September 19, 2015

WE ALL KNOW WHERE WE'RE HEADED:

A Proposal for the Age of Automation--Turn Workers Into Investors (JERRY KAPLAN  SEP 16, 2015, Pacific Standard)

While there are many causes, one of the least appreciated is the privatization of long-term infrastructure investment. When the government invests, the benefits should properly flow to society in general. When private parties foot the bill, the return, rightfully, should flow mainly to the investors. For example, the U.S. government has invested more than $300 billion (in today's dollars) in the interstate highway system--possibly the best public investment in U.S. history, with broadly distributed benefits. By contrast, most of the cost of broadband access has been borne by private parties, over $1 trillion to date.

So it's not surprising to see a generation of hyper-wealthy Internet moguls protecting their turf: The 1998 federal Internet Tax Freedom Act prohibits taxation on Internet use.

There's a good argument that this is as it should be, a "new normal"--but that's little comfort to those left behind. Let's face it, workers aren't responsible for their own increased productivity. As a general matter, they aren't working faster, harder, or more than they did 50 years ago, and people aren't smarter (though they may be better trained mainly as a result of public investment in education). In fact, the average full-time employee is working fewer hours than ever before. What's made the bulk of the difference in productivity is technological advances, infrastructure improvements, more efficient organization, and better information put to more effective use. People are still people, but today's cars are way more efficient than your grandfather's Oldsmobile, not to mention that computers outperform his hand-cranked adding machine by factors measured in billions. Why does it follow that drivers or bookkeepers should be paid more? They weren't responsible for either of these improvements. [...]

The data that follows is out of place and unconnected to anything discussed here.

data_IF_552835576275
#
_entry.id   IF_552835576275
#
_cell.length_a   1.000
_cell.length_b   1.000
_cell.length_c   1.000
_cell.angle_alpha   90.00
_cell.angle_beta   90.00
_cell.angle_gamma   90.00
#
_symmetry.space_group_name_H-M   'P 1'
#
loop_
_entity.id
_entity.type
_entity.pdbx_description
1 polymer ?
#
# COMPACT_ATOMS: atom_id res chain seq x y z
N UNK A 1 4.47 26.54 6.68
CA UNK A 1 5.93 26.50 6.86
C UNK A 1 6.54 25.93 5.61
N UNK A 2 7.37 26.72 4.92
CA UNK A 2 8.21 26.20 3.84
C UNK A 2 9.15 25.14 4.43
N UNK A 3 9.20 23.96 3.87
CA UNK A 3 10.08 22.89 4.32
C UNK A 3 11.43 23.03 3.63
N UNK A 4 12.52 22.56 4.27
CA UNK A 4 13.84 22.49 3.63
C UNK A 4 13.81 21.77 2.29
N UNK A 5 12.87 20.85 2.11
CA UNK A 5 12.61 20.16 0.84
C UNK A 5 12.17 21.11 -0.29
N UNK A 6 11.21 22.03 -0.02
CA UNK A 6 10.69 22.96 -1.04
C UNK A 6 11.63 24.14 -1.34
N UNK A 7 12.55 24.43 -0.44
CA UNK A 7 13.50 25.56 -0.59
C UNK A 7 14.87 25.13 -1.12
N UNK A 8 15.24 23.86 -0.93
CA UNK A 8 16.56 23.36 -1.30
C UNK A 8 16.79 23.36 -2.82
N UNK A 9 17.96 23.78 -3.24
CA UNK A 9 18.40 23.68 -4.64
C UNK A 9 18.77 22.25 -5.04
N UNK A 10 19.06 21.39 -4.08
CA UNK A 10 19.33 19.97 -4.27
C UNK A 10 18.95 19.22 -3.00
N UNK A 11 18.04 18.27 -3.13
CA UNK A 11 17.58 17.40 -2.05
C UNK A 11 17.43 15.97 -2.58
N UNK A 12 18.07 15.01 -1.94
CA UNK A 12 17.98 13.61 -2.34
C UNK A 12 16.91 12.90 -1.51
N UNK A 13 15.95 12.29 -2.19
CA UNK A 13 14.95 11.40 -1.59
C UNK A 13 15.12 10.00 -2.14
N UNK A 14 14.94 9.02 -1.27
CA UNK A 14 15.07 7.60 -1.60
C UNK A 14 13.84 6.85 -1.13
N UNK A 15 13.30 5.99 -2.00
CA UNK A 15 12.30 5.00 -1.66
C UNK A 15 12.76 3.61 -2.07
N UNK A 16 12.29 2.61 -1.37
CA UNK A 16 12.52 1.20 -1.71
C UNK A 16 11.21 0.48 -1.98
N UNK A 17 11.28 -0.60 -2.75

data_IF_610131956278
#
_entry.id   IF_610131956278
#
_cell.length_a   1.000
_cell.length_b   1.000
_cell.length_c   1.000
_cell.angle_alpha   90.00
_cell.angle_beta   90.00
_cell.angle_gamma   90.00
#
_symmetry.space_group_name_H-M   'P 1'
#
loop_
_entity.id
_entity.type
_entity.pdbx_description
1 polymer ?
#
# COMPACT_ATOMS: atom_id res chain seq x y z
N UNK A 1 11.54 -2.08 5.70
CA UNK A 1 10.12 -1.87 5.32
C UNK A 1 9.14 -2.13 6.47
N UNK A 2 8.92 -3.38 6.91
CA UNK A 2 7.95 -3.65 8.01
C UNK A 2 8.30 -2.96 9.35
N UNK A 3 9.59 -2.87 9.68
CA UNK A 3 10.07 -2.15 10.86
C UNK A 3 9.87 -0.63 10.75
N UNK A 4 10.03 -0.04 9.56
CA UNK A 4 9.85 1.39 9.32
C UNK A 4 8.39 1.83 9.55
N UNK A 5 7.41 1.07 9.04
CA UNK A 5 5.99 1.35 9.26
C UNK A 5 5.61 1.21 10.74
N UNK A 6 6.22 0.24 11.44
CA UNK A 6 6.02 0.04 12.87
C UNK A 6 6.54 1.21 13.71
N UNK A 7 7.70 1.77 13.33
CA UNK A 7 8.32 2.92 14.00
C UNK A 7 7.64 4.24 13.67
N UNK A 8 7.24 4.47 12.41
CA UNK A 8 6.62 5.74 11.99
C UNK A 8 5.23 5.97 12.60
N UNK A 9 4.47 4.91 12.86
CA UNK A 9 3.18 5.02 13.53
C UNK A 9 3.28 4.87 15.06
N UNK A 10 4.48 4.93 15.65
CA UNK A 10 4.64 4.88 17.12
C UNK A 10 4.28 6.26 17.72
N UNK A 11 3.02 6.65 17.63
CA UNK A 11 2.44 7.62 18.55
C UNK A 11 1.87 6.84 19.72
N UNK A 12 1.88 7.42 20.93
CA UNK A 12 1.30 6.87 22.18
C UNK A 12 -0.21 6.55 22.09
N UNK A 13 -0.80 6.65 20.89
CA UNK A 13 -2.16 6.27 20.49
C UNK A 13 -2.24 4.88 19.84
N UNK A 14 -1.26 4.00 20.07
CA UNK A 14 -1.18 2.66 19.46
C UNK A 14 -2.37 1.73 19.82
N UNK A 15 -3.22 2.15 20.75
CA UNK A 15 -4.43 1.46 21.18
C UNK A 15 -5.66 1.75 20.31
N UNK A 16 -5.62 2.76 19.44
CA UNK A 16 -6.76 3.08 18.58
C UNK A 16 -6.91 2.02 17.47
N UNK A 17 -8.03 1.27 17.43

The good news is that the U.S. GDP has doubled fairly reliably about every 40 years, and there's no reason to expect it to falter. This means that by about 2055, we will have created new assets roughly equal in value to all of today's assets. If we can find ways to distribute even part of this new wealth more widely as it is created without interfering with its formation, there's plenty of room for everyone to get on the economic escalator without raiding the piggybanks of today's affluent. By analogy, this is as if the acreage available for homesteading doubled every four decades--we could give away nearly two percent "new" land each year without taking any away from anyone. This is great news. It means that, carefully managed, there's at least a shot at making wealth a sustainable, renewable resource.

As the coming wave of automation washes over our economy, we're about to discover that Karl Marx was right: In the struggle of labor against capital, capital has the upper hand. Instead of fighting the inevitable, we need to go with the flow, and stop thinking that labor is the only virtuous path to personal comfort. Perhaps the road to a more equitable future is to raise a generation of capitalists, not workers. When we wanted more food, we gave away land to individuals willing to work it, not to increase the holdings of those who already had farms. When we want more money, perhaps we should make capital available to individuals willing to put it to work, not to backstop increased leverage for today's financiers. Micro investors just might deliver macro benefits.


The First Way : maximizing the efficiency of the economy + the Second Way : distributing wealth more efficiently = the Third Way : funding the social welfare state via personal ownership of equities

The main reason that W's reputation will continue to grow is that he will be seen to have laid the economic, moral and philosophical foundations of the Ownership Society.


Posted by at September 19, 2015 8:10 AM
  

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